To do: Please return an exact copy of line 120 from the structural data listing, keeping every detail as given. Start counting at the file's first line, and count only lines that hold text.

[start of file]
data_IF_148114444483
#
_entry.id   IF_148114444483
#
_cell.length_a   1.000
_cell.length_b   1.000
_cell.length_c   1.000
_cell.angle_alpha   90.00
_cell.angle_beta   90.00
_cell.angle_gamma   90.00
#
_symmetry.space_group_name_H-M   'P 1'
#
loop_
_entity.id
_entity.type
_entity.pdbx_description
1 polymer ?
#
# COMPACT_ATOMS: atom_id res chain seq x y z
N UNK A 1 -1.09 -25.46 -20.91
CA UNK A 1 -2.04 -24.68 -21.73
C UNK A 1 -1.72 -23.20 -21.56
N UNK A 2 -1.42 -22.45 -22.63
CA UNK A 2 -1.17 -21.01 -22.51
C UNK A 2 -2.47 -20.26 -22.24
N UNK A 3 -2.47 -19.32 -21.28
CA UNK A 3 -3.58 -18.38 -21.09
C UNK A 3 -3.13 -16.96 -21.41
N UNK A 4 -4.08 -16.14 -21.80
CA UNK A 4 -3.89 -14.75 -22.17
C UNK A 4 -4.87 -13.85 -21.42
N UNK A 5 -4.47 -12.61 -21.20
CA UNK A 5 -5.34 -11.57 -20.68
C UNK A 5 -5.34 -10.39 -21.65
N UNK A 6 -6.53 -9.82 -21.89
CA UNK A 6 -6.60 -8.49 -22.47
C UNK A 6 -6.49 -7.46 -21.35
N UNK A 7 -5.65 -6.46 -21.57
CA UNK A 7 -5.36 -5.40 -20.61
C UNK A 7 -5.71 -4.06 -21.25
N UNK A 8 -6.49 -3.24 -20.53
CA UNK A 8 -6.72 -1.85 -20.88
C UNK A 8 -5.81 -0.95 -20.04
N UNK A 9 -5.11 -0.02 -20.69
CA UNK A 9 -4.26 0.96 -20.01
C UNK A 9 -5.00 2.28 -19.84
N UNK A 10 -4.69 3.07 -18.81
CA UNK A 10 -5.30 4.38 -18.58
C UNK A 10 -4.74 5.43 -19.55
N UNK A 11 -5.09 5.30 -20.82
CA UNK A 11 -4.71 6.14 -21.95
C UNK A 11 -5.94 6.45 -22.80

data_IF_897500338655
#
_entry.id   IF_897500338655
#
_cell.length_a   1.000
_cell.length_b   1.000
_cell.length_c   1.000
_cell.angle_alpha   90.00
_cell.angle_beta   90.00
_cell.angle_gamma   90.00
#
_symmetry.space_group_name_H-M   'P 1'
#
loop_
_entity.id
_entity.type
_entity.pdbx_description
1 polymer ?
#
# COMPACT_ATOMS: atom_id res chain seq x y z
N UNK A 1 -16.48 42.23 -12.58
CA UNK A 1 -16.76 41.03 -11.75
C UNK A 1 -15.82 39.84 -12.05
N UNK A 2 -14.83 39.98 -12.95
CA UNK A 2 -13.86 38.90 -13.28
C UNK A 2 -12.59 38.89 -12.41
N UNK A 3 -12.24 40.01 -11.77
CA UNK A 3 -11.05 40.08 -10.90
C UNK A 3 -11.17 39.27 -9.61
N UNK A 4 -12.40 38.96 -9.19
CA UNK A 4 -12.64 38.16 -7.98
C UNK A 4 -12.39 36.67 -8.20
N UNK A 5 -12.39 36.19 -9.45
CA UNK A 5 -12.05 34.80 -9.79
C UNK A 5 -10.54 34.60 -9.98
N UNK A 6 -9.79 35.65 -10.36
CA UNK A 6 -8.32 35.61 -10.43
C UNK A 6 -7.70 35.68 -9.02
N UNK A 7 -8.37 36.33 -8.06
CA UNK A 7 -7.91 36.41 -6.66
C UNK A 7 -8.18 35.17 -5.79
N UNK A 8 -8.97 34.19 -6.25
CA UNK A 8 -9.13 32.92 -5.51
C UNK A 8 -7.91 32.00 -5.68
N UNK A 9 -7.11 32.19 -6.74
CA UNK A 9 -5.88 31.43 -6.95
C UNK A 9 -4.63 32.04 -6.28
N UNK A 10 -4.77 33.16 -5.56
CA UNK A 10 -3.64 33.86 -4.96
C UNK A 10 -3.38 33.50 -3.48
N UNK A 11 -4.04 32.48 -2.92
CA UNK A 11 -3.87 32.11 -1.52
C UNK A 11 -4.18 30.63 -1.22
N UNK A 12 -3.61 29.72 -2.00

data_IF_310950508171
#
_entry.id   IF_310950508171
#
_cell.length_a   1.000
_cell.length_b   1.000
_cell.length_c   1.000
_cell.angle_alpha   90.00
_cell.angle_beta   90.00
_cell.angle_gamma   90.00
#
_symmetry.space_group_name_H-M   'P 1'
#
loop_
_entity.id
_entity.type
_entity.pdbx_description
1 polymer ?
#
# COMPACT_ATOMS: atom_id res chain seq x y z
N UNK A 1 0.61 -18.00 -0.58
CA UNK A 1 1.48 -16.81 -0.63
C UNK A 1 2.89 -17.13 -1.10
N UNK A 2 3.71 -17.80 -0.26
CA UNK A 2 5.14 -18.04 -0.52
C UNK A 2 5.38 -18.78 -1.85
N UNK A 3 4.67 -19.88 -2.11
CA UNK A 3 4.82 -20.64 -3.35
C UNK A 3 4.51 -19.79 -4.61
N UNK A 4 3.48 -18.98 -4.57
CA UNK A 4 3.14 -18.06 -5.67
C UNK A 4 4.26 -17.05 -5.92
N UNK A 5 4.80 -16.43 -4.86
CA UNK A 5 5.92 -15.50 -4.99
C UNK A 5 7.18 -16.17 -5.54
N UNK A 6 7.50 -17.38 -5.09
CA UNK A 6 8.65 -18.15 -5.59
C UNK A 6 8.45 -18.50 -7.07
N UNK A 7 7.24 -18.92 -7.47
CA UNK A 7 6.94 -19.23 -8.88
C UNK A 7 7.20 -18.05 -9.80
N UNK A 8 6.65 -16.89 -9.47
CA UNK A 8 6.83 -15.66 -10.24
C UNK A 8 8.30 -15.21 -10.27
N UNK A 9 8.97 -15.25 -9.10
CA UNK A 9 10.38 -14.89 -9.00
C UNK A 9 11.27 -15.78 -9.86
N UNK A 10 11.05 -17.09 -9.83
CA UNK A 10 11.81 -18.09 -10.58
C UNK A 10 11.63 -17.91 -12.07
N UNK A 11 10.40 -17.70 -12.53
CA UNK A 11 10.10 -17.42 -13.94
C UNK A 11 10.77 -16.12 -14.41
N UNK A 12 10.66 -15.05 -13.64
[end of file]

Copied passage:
#